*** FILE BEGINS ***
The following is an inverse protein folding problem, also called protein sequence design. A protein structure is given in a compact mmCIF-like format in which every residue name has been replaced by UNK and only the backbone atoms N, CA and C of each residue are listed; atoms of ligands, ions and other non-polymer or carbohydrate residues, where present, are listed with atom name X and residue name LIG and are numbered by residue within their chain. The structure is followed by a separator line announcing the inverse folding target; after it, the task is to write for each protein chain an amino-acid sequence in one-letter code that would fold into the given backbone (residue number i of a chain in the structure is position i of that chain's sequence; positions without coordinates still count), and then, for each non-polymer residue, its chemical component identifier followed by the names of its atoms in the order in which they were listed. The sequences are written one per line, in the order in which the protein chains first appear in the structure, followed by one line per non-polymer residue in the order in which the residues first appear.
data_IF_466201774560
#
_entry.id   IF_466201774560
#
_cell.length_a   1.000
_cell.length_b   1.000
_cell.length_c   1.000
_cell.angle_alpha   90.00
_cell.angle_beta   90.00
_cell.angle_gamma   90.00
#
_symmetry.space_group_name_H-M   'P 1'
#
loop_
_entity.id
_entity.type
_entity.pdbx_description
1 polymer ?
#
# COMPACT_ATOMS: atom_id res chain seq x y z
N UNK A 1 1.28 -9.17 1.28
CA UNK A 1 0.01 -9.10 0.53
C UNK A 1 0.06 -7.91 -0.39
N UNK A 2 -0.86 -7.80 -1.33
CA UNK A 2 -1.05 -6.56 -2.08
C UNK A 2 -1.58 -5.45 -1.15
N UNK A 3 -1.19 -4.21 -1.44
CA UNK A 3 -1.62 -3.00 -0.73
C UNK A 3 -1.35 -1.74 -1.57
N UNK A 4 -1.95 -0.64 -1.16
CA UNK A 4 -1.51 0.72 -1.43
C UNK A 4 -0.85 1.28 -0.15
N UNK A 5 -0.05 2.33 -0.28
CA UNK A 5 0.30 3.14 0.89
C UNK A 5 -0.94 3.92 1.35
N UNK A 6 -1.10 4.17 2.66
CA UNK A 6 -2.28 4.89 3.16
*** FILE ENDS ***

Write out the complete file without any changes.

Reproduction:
The following is an inverse protein folding problem, also called protein sequence design. A protein structure is given in a compact mmCIF-like format in which every residue name has been replaced by UNK and only the backbone atoms N, CA and C of each residue are listed; atoms of ligands, ions and other non-polymer or carbohydrate residues, where present, are listed with atom name X and residue name LIG and are numbered by residue within their chain. The structure is followed by a separator line announcing the inverse folding target; after it, the task is to write for each protein chain an amino-acid sequence in one-letter code that would fold into the given backbone (residue number i of a chain in the structure is position i of that chain's sequence; positions without coordinates still count), and then, for each non-polymer residue, its chemical component identifier followed by the names of its atoms in the order in which they were listed. The sequences are written one per line, in the order in which the protein chains first appear in the structure, followed by one line per non-polymer residue in the order in which the residues first appear.
data_IF_466201774560
#
_entry.id   IF_466201774560
#
_cell.length_a   1.000
_cell.length_b   1.000
_cell.length_c   1.000
_cell.angle_alpha   90.00
_cell.angle_beta   90.00
_cell.angle_gamma   90.00
#
_symmetry.space_group_name_H-M   'P 1'
#
loop_
_entity.id
_entity.type
_entity.pdbx_description
1 polymer ?
#
# COMPACT_ATOMS: atom_id res chain seq x y z
N UNK A 1 1.28 -9.17 1.28
CA UNK A 1 0.01 -9.10 0.53
C UNK A 1 0.06 -7.91 -0.39
N UNK A 2 -0.86 -7.80 -1.33
CA UNK A 2 -1.05 -6.56 -2.08
C UNK A 2 -1.58 -5.45 -1.15
N UNK A 3 -1.19 -4.21 -1.44
CA UNK A 3 -1.62 -3.00 -0.73
C UNK A 3 -1.35 -1.74 -1.57
N UNK A 4 -1.95 -0.64 -1.16
CA UNK A 4 -1.51 0.72 -1.43
C UNK A 4 -0.85 1.28 -0.15
N UNK A 5 -0.05 2.33 -0.28
CA UNK A 5 0.30 3.14 0.89
C UNK A 5 -0.94 3.92 1.35
N UNK A 6 -1.10 4.17 2.66
CA UNK A 6 -2.28 4.89 3.16